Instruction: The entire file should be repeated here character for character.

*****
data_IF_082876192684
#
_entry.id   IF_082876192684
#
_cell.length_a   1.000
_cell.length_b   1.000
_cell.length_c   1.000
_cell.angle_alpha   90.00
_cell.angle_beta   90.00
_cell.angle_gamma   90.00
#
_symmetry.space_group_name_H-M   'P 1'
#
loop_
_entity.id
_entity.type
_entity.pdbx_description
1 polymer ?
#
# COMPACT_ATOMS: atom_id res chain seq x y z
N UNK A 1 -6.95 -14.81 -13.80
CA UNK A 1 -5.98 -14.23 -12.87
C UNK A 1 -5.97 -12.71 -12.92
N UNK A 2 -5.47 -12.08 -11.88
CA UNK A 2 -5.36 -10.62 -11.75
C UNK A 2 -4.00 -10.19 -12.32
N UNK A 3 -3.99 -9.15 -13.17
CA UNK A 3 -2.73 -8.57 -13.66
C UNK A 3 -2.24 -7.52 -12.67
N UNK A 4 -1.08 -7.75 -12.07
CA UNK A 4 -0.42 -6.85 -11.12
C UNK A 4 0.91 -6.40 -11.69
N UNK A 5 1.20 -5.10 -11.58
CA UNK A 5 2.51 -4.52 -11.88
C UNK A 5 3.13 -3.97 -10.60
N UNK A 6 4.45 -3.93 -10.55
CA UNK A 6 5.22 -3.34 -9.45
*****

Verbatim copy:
data_IF_082876192684
#
_entry.id   IF_082876192684
#
_cell.length_a   1.000
_cell.length_b   1.000
_cell.length_c   1.000
_cell.angle_alpha   90.00
_cell.angle_beta   90.00
_cell.angle_gamma   90.00
#
_symmetry.space_group_name_H-M   'P 1'
#
loop_
_entity.id
_entity.type
_entity.pdbx_description
1 polymer ?
#
# COMPACT_ATOMS: atom_id res chain seq x y z
N UNK A 1 -6.95 -14.81 -13.80
CA UNK A 1 -5.98 -14.23 -12.87
C UNK A 1 -5.97 -12.71 -12.92
N UNK A 2 -5.47 -12.08 -11.88
CA UNK A 2 -5.36 -10.62 -11.75
C UNK A 2 -4.00 -10.19 -12.32
N UNK A 3 -3.99 -9.15 -13.17
CA UNK A 3 -2.73 -8.57 -13.66
C UNK A 3 -2.24 -7.52 -12.67
N UNK A 4 -1.08 -7.75 -12.07
CA UNK A 4 -0.42 -6.85 -11.12
C UNK A 4 0.91 -6.40 -11.69
N UNK A 5 1.20 -5.10 -11.58
CA UNK A 5 2.51 -4.52 -11.88
C UNK A 5 3.13 -3.97 -10.60
N UNK A 6 4.45 -3.93 -10.55
CA UNK A 6 5.22 -3.34 -9.45